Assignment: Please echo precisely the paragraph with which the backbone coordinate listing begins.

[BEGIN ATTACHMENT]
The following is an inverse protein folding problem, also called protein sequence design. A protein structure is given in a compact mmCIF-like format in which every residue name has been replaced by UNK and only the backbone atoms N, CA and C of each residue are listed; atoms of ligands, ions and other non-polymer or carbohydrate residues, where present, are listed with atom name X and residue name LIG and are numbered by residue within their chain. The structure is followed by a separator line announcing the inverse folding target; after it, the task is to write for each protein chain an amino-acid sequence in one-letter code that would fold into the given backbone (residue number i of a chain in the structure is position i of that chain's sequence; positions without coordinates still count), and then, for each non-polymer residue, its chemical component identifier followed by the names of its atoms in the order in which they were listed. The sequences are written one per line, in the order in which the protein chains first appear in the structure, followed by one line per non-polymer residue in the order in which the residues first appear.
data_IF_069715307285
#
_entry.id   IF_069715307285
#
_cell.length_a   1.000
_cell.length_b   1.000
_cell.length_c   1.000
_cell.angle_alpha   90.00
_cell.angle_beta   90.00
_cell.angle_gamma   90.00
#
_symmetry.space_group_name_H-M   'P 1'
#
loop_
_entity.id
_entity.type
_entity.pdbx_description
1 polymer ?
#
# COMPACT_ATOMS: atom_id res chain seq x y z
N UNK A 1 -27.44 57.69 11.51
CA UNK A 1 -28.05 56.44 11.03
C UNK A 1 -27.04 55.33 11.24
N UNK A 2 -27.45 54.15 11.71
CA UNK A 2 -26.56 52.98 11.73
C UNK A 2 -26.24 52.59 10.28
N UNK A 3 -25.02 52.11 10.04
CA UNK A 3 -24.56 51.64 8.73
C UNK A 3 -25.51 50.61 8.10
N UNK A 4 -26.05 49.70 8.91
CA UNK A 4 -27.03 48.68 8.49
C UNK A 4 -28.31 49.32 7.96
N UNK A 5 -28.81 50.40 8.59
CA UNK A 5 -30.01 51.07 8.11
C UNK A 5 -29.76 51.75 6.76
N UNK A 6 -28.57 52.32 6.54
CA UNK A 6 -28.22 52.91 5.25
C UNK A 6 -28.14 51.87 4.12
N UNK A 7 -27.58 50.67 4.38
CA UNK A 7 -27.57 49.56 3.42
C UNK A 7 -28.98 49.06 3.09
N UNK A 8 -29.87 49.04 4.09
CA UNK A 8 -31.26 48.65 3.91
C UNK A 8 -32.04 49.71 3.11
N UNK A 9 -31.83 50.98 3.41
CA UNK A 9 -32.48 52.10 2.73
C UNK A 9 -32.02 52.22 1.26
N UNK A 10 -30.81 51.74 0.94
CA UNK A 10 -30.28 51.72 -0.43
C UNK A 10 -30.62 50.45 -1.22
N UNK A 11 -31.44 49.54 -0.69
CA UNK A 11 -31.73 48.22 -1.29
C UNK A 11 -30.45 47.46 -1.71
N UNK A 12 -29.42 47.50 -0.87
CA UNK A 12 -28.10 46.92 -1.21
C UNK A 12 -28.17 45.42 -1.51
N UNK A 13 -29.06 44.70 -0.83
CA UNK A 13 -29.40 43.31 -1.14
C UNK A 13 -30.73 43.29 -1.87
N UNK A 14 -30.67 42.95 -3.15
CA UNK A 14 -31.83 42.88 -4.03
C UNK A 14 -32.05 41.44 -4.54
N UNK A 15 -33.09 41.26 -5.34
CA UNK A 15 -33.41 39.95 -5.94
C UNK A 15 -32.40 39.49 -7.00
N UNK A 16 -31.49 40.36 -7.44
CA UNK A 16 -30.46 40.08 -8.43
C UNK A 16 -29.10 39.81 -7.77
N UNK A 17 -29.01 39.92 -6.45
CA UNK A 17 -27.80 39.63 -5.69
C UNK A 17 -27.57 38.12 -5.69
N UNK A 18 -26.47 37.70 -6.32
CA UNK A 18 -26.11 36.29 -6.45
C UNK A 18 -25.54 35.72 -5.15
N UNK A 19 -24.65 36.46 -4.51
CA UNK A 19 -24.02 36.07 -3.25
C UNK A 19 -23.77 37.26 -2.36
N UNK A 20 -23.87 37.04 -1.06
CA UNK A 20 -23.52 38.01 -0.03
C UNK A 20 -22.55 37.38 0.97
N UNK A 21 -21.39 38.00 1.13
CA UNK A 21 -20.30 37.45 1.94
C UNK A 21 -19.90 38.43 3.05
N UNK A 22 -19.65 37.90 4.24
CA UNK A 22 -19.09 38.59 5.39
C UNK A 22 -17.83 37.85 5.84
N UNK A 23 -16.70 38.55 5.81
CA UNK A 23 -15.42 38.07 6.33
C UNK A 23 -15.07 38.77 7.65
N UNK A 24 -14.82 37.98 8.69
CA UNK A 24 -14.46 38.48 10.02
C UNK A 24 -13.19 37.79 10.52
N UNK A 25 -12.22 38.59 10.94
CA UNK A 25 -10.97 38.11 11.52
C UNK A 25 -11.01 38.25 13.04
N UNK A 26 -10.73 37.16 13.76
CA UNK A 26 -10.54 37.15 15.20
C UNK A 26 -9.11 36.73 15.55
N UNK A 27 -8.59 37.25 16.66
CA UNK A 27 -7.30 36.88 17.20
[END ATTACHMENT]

The following is an inverse protein folding problem, also called protein sequence design. A protein structure is given in a compact mmCIF-like format in which every residue name has been replaced by UNK and only the backbone atoms N, CA and C of each residue are listed; atoms of ligands, ions and other non-polymer or carbohydrate residues, where present, are listed with atom name X and residue name LIG and are numbered by residue within their chain. The structure is followed by a separator line announcing the inverse folding target; after it, the task is to write for each protein chain an amino-acid sequence in one-letter code that would fold into the given backbone (residue number i of a chain in the structure is position i of that chain's sequence; positions without coordinates still count), and then, for each non-polymer residue, its chemical component identifier followed by the names of its atoms in the order in which they were listed. The sequences are written one per line, in the order in which the protein chains first appear in the structure, followed by one line per non-polymer residue in the order in which the residues first appear.